14 Corporate Social Media Policy Examples to Help You Create Your Own Policy
Your company is not alone. Every other company, big and small, needs to have a policy in place for practical and legal reasons. While one survey pointed out that only 29% of companies have social media policies back in February of 2010, there is no doubt that this number will increase to near 100% over the next year or two. While a top notch employment law firm should be considered to supervise the creation and confirm the legality of any social media policy, there are plenty of resources out there to help you get started in learning about what to put in your own policy. Here are 14 great examples as well as some links to some famous guidelines that have been released for public consumption by large corporations. After all, if they can control usage of these websites within their own company, any small or medium-sized business should feel confident that they can do the same.
- Best Buy SM Guidelines
- Cisco’s Internet Posting Policy
- Coca-Cola Online SM Principles
- Daimler AG SM Guidelines
- Dell’s Online Communication Policy
- IBM Social Computing Guidelines
- Intel SM Guidelines
- Kaiser Permanente SM Policy
- Kodak SM Tips
- Nordstrom Social Networking Guidelines
- Oracle SM Participation Policy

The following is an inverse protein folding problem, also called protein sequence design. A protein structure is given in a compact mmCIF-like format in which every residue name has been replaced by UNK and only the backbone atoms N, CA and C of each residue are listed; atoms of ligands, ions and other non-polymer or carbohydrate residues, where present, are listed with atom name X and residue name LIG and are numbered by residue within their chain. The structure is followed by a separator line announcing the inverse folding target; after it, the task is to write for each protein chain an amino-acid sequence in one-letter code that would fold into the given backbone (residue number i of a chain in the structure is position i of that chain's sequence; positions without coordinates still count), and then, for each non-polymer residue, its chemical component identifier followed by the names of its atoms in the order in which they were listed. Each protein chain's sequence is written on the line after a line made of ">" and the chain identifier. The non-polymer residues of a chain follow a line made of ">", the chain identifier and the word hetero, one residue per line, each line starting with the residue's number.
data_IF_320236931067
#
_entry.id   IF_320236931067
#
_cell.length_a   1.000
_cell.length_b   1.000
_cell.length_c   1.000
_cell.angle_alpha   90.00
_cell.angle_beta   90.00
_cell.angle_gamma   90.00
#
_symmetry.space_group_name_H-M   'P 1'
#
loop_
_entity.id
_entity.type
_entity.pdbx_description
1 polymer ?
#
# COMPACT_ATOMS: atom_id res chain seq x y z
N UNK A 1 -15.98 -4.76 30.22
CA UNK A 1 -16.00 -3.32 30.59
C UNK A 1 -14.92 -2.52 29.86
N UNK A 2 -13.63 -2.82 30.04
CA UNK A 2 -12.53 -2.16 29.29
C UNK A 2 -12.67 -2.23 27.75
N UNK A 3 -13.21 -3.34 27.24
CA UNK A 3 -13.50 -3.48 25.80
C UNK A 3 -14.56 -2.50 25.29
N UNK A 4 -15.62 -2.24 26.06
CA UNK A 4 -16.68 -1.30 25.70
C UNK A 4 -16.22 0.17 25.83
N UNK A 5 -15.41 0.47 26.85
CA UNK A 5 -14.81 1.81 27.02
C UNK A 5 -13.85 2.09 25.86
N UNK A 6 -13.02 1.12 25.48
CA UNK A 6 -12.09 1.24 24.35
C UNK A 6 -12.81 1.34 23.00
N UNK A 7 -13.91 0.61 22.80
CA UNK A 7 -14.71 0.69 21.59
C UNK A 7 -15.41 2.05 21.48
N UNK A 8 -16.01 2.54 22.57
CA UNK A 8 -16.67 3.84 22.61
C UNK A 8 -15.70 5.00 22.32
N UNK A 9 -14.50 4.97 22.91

- SAP SM Guidelines
- Wells Fargo Blogs and SM Community Guidelines
- Yahoo! Personal Blog Guidelines
And if the above isn’t enough, here are some people that are putting together more comprehensive social media policy databases that are being regularly updated:
You’ll notice that in this blog post I did not even dwell on the issue of employees using social media to “further their own careers and successes.” After proper education and looking at how other corporations utilize social media through their guidelines, it is only natural that your marketing department will realize that there are plenty of authentic professional uses of social websites whether it be for Human Resources, Recruiting, Sales, Business Development, and, of course, Marketing! Enough said.
Any other points that I missed, additional reasons for the creation of a corporate social media policy, or other excellent corporate social media policy examples that I might have missed? Please comment!